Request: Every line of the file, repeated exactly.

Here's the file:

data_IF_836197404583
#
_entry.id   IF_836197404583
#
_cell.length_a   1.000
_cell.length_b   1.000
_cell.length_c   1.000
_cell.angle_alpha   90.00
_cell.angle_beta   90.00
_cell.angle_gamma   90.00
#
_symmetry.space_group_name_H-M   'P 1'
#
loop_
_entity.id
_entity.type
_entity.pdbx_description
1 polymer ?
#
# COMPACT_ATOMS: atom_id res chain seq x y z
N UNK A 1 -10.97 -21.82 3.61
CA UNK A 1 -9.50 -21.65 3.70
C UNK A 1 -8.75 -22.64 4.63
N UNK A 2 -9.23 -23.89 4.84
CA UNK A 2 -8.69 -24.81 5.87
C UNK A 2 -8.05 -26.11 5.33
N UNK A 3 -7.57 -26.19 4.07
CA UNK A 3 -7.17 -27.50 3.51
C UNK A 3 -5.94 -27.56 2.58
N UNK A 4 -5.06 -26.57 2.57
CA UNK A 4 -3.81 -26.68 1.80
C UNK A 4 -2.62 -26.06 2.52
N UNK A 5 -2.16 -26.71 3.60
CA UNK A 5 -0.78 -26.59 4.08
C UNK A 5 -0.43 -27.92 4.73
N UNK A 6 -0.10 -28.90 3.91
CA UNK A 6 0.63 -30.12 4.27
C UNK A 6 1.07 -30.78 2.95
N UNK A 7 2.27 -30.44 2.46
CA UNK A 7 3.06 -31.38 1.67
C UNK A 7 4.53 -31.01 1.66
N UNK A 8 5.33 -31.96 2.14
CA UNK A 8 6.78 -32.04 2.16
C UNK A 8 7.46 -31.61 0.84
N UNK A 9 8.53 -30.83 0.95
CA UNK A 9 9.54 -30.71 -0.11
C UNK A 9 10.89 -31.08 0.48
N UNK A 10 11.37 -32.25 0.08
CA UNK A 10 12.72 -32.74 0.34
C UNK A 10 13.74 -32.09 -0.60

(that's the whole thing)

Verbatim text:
data_IF_836197404583
#
_entry.id   IF_836197404583
#
_cell.length_a   1.000
_cell.length_b   1.000
_cell.length_c   1.000
_cell.angle_alpha   90.00
_cell.angle_beta   90.00
_cell.angle_gamma   90.00
#
_symmetry.space_group_name_H-M   'P 1'
#
loop_
_entity.id
_entity.type
_entity.pdbx_description
1 polymer ?
#
# COMPACT_ATOMS: atom_id res chain seq x y z
N UNK A 1 -10.97 -21.82 3.61
CA UNK A 1 -9.50 -21.65 3.70
C UNK A 1 -8.75 -22.64 4.63
N UNK A 2 -9.23 -23.89 4.84
CA UNK A 2 -8.69 -24.81 5.87
C UNK A 2 -8.05 -26.11 5.33
N UNK A 3 -7.57 -26.19 4.07
CA UNK A 3 -7.17 -27.50 3.51
C UNK A 3 -5.94 -27.56 2.58
N UNK A 4 -5.06 -26.57 2.57
CA UNK A 4 -3.81 -26.68 1.80
C UNK A 4 -2.62 -26.06 2.52
N UNK A 5 -2.16 -26.71 3.60
CA UNK A 5 -0.78 -26.59 4.08
C UNK A 5 -0.43 -27.92 4.73
N UNK A 6 -0.10 -28.90 3.91
CA UNK A 6 0.63 -30.12 4.27
C UNK A 6 1.07 -30.78 2.95
N UNK A 7 2.27 -30.44 2.46
CA UNK A 7 3.06 -31.38 1.67
C UNK A 7 4.53 -31.01 1.66
N UNK A 8 5.33 -31.96 2.14
CA UNK A 8 6.78 -32.04 2.16
C UNK A 8 7.46 -31.61 0.84
N UNK A 9 8.53 -30.83 0.95
CA UNK A 9 9.54 -30.71 -0.11
C UNK A 9 10.89 -31.08 0.48
N UNK A 10 11.37 -32.25 0.08
CA UNK A 10 12.72 -32.74 0.34
C UNK A 10 13.74 -32.09 -0.60